The government’s approval for the HS2 high-speed rail enterprise connecting London with Birmingham, Manchester, and Leeds is Europe’s largest infrastructure project, costing a staggering £104 billion. Due to be completed by 2036, HS2 should synergise Britain’s economic potential, revitalise our dated transport system and reduce carbon emissions to fulfil reduction targets.
It is hoped this large project will nourish an untapped source of wealth across the ‘northern powerhouse’ – and perhaps your portfolio, too!
Balfour Beatty (LSE: BBY) is trading 51% higher at the time of writing today than it did six months ago. The UK’s largest construction group – with a market cap of 1.95bn and a 10% increase in pre-tax profits this year -merely outpaced itsstruggling rivals.
What makes BBY undervalued? Impressively, the annual rate of growth for Balfour Beatty’s earnings is 13%. It is predicted BBY’s profit margin will have expanded from 2.0% to 2.4% by 2022.
With a current price to equity ratio of 10.32, compared with the industry standard of 14.24, this signifies its current share price is undervalued. Therefore, by outperforming earnings forecasts, I believe a rise in share price is likely.
Positive news flow
The announcement of a two-part design and build contract, valued at £2.5 billion, awarded from the HS2 project helped increase BBY’s order book by 5% from £12.6bn in 2018 to £13.2bn in 2019. This positive news flow is one of many announcements shareholders will prosper from, in my opinion.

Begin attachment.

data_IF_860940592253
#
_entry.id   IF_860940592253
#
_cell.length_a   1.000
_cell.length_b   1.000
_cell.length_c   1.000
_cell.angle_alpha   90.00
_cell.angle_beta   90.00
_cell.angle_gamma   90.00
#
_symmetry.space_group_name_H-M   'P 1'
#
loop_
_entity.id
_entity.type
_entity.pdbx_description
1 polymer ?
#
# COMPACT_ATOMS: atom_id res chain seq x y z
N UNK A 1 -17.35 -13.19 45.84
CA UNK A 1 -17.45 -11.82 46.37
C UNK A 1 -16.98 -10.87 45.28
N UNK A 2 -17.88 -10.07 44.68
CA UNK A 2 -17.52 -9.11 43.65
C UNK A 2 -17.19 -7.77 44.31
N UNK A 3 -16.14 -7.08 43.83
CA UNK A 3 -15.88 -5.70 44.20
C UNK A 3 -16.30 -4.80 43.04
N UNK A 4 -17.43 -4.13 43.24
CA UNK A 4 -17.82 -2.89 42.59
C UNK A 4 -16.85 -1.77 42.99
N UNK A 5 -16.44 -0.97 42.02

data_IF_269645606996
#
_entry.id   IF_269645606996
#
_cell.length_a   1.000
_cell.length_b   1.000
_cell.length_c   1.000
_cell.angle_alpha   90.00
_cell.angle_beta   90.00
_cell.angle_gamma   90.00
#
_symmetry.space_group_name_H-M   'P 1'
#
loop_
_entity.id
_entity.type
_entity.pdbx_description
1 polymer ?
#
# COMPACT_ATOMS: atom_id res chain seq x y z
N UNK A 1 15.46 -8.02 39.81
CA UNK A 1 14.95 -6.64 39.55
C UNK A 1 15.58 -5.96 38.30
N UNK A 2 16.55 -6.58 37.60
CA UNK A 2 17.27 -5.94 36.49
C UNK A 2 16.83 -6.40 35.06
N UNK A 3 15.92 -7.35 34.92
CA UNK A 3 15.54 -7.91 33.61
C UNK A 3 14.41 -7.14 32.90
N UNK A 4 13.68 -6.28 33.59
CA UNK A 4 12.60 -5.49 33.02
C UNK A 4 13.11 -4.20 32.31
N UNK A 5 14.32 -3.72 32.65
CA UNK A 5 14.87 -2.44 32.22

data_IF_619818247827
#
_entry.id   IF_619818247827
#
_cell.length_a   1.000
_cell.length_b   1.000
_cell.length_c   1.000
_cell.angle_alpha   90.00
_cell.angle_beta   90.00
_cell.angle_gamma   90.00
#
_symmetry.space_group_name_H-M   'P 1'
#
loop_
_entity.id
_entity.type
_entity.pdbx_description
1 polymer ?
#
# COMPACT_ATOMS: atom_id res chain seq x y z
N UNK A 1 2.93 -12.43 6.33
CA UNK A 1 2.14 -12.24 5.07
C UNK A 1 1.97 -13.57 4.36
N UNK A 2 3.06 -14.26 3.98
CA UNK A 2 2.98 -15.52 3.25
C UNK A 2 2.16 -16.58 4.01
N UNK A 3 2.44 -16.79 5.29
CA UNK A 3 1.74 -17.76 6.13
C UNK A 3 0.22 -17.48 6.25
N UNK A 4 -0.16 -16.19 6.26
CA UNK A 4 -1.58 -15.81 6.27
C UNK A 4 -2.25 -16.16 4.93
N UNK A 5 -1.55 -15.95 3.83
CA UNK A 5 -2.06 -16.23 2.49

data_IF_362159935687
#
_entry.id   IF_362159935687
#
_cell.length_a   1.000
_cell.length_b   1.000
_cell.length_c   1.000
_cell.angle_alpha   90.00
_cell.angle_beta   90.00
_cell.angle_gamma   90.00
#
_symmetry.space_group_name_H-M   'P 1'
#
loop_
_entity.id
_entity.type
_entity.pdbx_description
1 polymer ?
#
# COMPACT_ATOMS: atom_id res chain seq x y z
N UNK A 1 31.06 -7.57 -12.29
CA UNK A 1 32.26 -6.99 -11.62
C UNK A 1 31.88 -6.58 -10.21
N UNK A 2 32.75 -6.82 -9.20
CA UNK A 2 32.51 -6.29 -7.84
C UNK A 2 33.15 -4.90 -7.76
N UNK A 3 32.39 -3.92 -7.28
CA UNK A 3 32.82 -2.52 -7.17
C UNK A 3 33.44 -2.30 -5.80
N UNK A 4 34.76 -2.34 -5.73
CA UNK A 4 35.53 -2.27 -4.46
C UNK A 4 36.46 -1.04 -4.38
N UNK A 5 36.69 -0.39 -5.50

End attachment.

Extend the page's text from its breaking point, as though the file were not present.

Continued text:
If you consider the future potential of its earnings outlook, I think Balfour Beatty is a great value investment.
Ready for boarding
Over the past month, the Kier Group (LSE: KIE) share price has increased by 87% at the time of writing, from 80p to 149.5p. This came after Prime Minister Boris Johnson confirmed the continuation of the HS2 project, for which Kier is a contractor.
This gem-like investment is an attractive alternative, but is the stock ready for boarding?
The company’s share prices in the past two years has fallen 85%. Kier was weighted down by average month-end net debt of £422m during the 2018/19 financial year. However, management often overlooks a lot of off-balance-sheet debt when publishing net debt.
Due to the company not publishing these figures, it is difficult to judge if the debt amount will be a problem or not. Since most borrowing is in joint ventures, it may not, therefore, be relevant to the business, and Kier may be financially stable.
Despite Kier’s valuation, HS2 is helping to drive Kier’s share price. The impressive performance of the business winning over new contract agreements has helped to strengthen the company’s performance.
Perhaps some brave Fools may be ready to board the stock.
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John Wallace owns none of the shares mentioned. The Motley Fool UK has no position in any of the shares mentioned. Views expressed on the companies mentioned in this article are those of the writer and therefore may differ from the official recommendations we make in our subscription services such as Share Advisor, Hidden Winners and Pro. Here at The Motley Fool we believe that considering a diverse range of insights makes us better investors.